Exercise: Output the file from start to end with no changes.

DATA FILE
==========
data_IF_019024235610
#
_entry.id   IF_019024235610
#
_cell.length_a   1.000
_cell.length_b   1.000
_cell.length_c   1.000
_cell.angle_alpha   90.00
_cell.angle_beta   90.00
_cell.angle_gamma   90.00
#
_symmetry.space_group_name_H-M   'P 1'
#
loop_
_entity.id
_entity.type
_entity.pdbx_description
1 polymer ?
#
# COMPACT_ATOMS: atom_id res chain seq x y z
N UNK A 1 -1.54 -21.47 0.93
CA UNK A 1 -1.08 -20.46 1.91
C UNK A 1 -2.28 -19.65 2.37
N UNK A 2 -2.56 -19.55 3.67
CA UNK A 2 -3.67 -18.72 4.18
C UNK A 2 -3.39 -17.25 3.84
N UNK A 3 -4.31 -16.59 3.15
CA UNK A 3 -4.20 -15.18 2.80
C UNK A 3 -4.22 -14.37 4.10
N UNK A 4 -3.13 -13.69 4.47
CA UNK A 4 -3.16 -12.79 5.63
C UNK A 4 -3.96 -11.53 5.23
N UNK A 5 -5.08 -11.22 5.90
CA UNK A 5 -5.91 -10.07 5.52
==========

data_IF_019024235610
#
_entry.id   IF_019024235610
#
_cell.length_a   1.000
_cell.length_b   1.000
_cell.length_c   1.000
_cell.angle_alpha   90.00
_cell.angle_beta   90.00
_cell.angle_gamma   90.00
#
_symmetry.space_group_name_H-M   'P 1'
#
loop_
_entity.id
_entity.type
_entity.pdbx_description
1 polymer ?
#
# COMPACT_ATOMS: atom_id res chain seq x y z
N UNK A 1 -1.54 -21.47 0.93
CA UNK A 1 -1.08 -20.46 1.91
C UNK A 1 -2.28 -19.65 2.37
N UNK A 2 -2.56 -19.55 3.67
CA UNK A 2 -3.67 -18.72 4.18
C UNK A 2 -3.39 -17.25 3.84
N UNK A 3 -4.31 -16.59 3.15
CA UNK A 3 -4.20 -15.18 2.80
C UNK A 3 -4.22 -14.37 4.10
N UNK A 4 -3.13 -13.69 4.47
CA UNK A 4 -3.16 -12.79 5.63
C UNK A 4 -3.96 -11.53 5.23
N UNK A 5 -5.08 -11.22 5.90
CA UNK A 5 -5.91 -10.07 5.52